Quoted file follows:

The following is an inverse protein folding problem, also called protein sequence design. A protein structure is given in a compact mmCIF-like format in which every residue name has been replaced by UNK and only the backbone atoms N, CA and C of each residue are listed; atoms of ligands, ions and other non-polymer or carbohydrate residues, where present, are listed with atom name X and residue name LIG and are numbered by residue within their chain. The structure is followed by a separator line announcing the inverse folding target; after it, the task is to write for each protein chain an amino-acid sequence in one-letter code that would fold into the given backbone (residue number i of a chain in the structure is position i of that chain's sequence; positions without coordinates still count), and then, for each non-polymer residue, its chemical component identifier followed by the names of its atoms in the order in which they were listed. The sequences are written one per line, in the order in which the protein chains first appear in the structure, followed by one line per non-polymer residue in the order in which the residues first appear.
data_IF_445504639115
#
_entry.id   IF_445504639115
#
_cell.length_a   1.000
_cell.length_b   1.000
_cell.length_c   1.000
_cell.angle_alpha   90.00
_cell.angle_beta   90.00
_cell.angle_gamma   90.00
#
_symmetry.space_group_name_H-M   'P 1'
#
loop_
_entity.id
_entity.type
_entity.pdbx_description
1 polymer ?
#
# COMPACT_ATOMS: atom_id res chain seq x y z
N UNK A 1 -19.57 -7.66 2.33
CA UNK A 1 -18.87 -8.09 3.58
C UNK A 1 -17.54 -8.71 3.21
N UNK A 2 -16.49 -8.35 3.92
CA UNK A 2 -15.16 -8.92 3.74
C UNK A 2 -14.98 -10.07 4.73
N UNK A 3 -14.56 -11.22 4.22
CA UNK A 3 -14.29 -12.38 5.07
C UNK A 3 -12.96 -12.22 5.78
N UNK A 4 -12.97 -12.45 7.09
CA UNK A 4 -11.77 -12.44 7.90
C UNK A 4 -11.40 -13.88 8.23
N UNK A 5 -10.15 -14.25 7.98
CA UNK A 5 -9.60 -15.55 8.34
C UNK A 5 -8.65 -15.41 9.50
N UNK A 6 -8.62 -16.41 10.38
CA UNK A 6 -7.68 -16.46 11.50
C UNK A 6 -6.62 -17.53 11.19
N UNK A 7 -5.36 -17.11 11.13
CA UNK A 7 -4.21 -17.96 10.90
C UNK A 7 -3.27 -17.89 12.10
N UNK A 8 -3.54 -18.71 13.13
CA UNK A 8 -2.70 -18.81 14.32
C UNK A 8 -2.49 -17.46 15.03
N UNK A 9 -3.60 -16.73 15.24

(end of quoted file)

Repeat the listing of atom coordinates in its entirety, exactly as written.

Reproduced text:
The following is an inverse protein folding problem, also called protein sequence design. A protein structure is given in a compact mmCIF-like format in which every residue name has been replaced by UNK and only the backbone atoms N, CA and C of each residue are listed; atoms of ligands, ions and other non-polymer or carbohydrate residues, where present, are listed with atom name X and residue name LIG and are numbered by residue within their chain. The structure is followed by a separator line announcing the inverse folding target; after it, the task is to write for each protein chain an amino-acid sequence in one-letter code that would fold into the given backbone (residue number i of a chain in the structure is position i of that chain's sequence; positions without coordinates still count), and then, for each non-polymer residue, its chemical component identifier followed by the names of its atoms in the order in which they were listed. The sequences are written one per line, in the order in which the protein chains first appear in the structure, followed by one line per non-polymer residue in the order in which the residues first appear.
data_IF_445504639115
#
_entry.id   IF_445504639115
#
_cell.length_a   1.000
_cell.length_b   1.000
_cell.length_c   1.000
_cell.angle_alpha   90.00
_cell.angle_beta   90.00
_cell.angle_gamma   90.00
#
_symmetry.space_group_name_H-M   'P 1'
#
loop_
_entity.id
_entity.type
_entity.pdbx_description
1 polymer ?
#
# COMPACT_ATOMS: atom_id res chain seq x y z
N UNK A 1 -19.57 -7.66 2.33
CA UNK A 1 -18.87 -8.09 3.58
C UNK A 1 -17.54 -8.71 3.21
N UNK A 2 -16.49 -8.35 3.92
CA UNK A 2 -15.16 -8.92 3.74
C UNK A 2 -14.98 -10.07 4.73
N UNK A 3 -14.56 -11.22 4.22
CA UNK A 3 -14.29 -12.38 5.07
C UNK A 3 -12.96 -12.22 5.78
N UNK A 4 -12.97 -12.45 7.09
CA UNK A 4 -11.77 -12.44 7.90
C UNK A 4 -11.40 -13.88 8.23
N UNK A 5 -10.15 -14.25 7.98
CA UNK A 5 -9.60 -15.55 8.34
C UNK A 5 -8.65 -15.41 9.50
N UNK A 6 -8.62 -16.41 10.38
CA UNK A 6 -7.68 -16.46 11.50
C UNK A 6 -6.62 -17.53 11.19
N UNK A 7 -5.36 -17.11 11.13
CA UNK A 7 -4.21 -17.96 10.90
C UNK A 7 -3.27 -17.89 12.10
N UNK A 8 -3.54 -18.71 13.13
CA UNK A 8 -2.70 -18.81 14.32
C UNK A 8 -2.49 -17.46 15.03
N UNK A 9 -3.60 -16.73 15.24